It gets hot and sweaty in the streets during Carnival celebrations in Las Tablas, Panama. Luckily, local crowds are prepared for the tropical weather. Every year, culecos (water trucks) park in the plazas and drive slowly along the streets, spraying festival-goers with water as they dance, sing and drink copious amounts of cerveza.
Wear a swimsuit: when the party’s in full swing it’s impossible to avoid la mojadera (water spray), which could sprinkle or drench you completely, depending on your luck. Carnival participants also bring water guns and water balloons, and it’s easy – and fun – to get caught in the crossfire. When the temperature’s really soaring, some locals resort to an even more straightforward approach. Don’t be surprised if someone dumps a bucket of cold water directly over your head. (Pro tip: get a waterproof case for your phone or camera).
J'Ouvert – Trinidad and Tobago
In Port of Spain, Trinidad and Tobago, Carnival begins at dawn. J’Ouvert (the word is considered a derivative of a creole French term, jou ouvè, meaning “daybreak”) is the raucous celebration that marks the official start of the festivities. The streets fill with people dancing and celebrating, but unlike in Rio and many other famous carnival destinations, participants don’t wear glamorous costumes bedazzled with sequins and feathers. They wear old clothes and they cover themselves in chocolate, oil, paint or mud.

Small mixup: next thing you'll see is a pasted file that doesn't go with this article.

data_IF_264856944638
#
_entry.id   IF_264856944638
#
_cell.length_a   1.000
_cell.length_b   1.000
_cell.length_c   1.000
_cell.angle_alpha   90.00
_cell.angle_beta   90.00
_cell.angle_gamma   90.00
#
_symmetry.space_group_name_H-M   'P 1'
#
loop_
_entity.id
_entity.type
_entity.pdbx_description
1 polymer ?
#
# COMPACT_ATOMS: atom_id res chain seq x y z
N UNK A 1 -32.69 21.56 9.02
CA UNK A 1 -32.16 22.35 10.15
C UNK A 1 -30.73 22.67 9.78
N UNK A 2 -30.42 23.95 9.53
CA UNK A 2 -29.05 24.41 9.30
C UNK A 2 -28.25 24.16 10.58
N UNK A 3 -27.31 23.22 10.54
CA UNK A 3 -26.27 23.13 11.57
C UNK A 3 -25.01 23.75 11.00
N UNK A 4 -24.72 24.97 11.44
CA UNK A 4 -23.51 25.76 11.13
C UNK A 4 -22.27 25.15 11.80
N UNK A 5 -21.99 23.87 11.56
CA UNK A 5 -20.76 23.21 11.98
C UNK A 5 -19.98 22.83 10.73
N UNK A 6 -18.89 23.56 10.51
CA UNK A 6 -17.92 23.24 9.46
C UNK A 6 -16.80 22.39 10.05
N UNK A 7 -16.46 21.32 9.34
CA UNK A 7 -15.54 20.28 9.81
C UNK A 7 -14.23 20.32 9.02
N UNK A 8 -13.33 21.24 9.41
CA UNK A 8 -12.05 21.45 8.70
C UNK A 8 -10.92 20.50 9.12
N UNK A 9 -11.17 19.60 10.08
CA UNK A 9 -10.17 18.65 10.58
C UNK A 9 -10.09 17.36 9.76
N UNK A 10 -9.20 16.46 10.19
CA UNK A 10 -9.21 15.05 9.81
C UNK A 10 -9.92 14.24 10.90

What’s the idea behind the ritual? In Port of Spain, and throughout the Caribbean, it’s thought that the tradition dates back to the days of slavery. Though not invited or included in the plantation owners’ parties during Carnival season, enslaved people didn’t want to be left out of the festivities. So they’d use whatever materials they had on hand to disguise themselves so they wouldn’t be recognizable in the street party.
Today, it’s a nod to the region’s history, and it’s also seen as a way of blurring racial and ethnic lines. That’s one element of Carnival that’s consistent across borders: it’s an inclusive celebration where all are welcome. The more the merrier, no matter where you join the party.
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Originally published Feb. 2019. Updated Feb. 2020